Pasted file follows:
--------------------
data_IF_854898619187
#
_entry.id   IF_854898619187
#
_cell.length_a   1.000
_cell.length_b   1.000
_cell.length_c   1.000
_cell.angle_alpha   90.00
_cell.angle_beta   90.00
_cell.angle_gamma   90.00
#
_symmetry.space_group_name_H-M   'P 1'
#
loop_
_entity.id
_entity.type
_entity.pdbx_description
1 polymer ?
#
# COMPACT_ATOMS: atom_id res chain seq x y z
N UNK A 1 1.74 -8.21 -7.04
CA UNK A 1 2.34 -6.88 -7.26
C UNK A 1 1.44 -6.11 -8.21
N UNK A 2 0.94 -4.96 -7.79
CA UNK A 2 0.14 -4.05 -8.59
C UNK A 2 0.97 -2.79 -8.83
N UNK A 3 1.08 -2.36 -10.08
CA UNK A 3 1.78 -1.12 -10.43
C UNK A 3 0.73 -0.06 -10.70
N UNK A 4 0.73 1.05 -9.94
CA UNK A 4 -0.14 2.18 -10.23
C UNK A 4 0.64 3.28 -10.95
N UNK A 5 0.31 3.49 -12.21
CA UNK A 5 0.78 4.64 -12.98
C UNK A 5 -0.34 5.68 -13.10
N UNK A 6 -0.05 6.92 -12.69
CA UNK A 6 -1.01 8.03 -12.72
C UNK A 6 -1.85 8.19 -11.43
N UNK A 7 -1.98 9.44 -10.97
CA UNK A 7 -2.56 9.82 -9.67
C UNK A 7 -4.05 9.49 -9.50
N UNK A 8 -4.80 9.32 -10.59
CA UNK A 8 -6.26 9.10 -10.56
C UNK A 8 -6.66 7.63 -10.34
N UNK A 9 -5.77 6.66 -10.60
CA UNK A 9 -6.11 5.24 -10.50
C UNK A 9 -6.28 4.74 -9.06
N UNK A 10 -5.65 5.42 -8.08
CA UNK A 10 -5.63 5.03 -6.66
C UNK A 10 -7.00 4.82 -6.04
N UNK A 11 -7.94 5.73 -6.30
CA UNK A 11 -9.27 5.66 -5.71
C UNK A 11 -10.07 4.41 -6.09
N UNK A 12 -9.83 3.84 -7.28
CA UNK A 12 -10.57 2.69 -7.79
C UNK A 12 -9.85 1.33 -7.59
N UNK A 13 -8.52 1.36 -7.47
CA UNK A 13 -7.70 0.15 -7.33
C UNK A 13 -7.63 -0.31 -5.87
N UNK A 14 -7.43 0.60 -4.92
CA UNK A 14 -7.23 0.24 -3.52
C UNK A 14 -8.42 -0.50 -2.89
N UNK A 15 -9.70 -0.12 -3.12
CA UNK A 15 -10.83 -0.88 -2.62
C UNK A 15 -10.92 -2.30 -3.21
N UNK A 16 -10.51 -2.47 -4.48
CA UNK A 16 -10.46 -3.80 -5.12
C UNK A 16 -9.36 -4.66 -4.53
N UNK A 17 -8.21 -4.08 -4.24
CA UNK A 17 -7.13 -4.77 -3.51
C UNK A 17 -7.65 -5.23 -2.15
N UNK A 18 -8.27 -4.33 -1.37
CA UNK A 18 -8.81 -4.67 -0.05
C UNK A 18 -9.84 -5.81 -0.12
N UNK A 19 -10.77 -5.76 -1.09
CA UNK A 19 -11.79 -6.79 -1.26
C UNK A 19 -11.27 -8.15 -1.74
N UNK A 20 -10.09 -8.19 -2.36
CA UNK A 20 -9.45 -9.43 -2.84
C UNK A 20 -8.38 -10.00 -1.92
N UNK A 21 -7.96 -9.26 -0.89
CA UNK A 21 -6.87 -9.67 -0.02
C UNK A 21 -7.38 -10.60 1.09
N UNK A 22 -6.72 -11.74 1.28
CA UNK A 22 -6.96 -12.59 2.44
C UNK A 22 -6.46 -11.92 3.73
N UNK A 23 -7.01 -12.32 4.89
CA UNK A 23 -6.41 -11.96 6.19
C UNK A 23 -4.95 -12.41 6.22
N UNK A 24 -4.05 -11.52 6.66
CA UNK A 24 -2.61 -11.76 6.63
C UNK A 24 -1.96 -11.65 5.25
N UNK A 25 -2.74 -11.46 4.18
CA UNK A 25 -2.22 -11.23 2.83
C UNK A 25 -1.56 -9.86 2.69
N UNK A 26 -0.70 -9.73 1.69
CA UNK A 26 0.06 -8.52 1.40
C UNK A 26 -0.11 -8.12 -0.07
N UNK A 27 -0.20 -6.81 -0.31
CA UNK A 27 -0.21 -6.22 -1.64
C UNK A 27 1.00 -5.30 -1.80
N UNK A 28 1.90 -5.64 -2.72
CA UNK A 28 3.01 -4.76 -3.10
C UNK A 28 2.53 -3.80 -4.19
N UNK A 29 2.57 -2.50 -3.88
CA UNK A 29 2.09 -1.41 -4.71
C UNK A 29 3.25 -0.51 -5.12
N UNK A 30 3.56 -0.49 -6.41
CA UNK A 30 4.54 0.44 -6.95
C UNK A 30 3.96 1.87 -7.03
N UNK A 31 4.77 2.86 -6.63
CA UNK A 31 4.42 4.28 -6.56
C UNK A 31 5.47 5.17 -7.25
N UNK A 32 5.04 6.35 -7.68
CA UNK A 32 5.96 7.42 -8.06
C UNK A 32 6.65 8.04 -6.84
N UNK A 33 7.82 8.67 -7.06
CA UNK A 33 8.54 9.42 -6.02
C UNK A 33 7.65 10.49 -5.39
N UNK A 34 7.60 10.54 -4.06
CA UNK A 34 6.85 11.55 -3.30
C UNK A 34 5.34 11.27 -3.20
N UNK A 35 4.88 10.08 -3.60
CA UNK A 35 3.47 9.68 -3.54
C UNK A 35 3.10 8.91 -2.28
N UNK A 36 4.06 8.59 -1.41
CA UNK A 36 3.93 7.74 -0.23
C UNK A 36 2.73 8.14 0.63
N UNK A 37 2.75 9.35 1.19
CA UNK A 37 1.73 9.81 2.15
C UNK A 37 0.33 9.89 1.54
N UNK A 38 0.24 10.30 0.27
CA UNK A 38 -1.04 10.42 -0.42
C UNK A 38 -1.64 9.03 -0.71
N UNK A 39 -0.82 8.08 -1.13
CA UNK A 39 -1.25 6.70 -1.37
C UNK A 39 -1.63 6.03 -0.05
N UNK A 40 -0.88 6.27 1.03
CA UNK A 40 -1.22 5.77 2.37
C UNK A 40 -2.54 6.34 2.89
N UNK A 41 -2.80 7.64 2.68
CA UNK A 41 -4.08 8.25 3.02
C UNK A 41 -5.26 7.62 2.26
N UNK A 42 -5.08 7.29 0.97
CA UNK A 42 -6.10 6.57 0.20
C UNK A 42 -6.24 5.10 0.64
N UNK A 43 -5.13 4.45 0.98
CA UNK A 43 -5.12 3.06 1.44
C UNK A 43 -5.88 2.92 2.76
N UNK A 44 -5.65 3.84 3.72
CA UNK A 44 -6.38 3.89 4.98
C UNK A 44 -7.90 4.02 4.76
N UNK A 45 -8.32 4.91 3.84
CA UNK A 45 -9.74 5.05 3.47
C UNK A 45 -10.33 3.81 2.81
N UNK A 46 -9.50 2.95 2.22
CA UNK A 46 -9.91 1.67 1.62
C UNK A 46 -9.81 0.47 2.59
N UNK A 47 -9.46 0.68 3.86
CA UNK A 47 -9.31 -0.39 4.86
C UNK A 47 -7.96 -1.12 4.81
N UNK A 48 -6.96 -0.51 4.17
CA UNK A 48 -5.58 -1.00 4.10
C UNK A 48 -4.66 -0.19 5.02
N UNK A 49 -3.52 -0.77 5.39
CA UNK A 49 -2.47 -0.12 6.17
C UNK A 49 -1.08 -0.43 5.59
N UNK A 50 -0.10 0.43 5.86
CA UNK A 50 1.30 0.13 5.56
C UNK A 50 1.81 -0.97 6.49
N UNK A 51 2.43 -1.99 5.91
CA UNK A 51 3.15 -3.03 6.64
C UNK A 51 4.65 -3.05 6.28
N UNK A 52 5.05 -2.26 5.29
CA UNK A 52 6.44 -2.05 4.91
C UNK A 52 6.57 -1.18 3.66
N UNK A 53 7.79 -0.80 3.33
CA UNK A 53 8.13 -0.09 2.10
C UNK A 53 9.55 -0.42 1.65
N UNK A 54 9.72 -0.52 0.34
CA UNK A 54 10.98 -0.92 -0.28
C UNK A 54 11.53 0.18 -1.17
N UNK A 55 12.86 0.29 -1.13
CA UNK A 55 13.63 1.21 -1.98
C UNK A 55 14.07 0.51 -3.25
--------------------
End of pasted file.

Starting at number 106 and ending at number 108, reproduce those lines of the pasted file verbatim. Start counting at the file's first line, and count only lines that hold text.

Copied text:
CA UNK A 29 2.09 -1.41 -4.71
C UNK A 29 3.25 -0.51 -5.12
N UNK A 30 3.56 -0.49 -6.41